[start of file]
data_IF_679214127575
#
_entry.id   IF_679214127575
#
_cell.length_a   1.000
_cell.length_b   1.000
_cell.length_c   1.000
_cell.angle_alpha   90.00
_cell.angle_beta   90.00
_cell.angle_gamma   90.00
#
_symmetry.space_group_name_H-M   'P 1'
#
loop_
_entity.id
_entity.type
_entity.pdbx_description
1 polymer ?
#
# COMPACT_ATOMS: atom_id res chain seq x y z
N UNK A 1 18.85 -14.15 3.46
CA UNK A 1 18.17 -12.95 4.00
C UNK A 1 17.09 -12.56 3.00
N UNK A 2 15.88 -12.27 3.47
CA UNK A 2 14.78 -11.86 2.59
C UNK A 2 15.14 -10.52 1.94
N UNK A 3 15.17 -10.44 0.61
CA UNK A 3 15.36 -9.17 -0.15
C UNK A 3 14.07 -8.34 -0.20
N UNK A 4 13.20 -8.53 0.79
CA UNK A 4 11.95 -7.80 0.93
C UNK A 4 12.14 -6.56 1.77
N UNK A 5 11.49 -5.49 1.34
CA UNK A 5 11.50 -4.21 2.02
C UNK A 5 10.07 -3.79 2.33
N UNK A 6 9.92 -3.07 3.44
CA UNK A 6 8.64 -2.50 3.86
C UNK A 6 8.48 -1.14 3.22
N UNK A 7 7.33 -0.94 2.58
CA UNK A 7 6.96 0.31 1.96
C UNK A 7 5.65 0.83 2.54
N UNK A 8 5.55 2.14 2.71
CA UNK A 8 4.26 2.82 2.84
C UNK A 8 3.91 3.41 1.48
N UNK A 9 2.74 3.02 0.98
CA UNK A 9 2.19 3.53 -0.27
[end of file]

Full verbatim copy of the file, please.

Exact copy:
data_IF_679214127575
#
_entry.id   IF_679214127575
#
_cell.length_a   1.000
_cell.length_b   1.000
_cell.length_c   1.000
_cell.angle_alpha   90.00
_cell.angle_beta   90.00
_cell.angle_gamma   90.00
#
_symmetry.space_group_name_H-M   'P 1'
#
loop_
_entity.id
_entity.type
_entity.pdbx_description
1 polymer ?
#
# COMPACT_ATOMS: atom_id res chain seq x y z
N UNK A 1 18.85 -14.15 3.46
CA UNK A 1 18.17 -12.95 4.00
C UNK A 1 17.09 -12.56 3.00
N UNK A 2 15.88 -12.27 3.47
CA UNK A 2 14.78 -11.86 2.59
C UNK A 2 15.14 -10.52 1.94
N UNK A 3 15.17 -10.44 0.61
CA UNK A 3 15.36 -9.17 -0.15
C UNK A 3 14.07 -8.34 -0.20
N UNK A 4 13.20 -8.53 0.79
CA UNK A 4 11.95 -7.80 0.93
C UNK A 4 12.14 -6.56 1.77
N UNK A 5 11.49 -5.49 1.34
CA UNK A 5 11.50 -4.21 2.02
C UNK A 5 10.07 -3.79 2.33
N UNK A 6 9.92 -3.07 3.44
CA UNK A 6 8.64 -2.50 3.86
C UNK A 6 8.48 -1.14 3.22
N UNK A 7 7.33 -0.94 2.58
CA UNK A 7 6.96 0.31 1.96
C UNK A 7 5.65 0.83 2.54
N UNK A 8 5.55 2.14 2.71
CA UNK A 8 4.26 2.82 2.84
C UNK A 8 3.91 3.41 1.48
N UNK A 9 2.74 3.02 0.98
CA UNK A 9 2.19 3.53 -0.27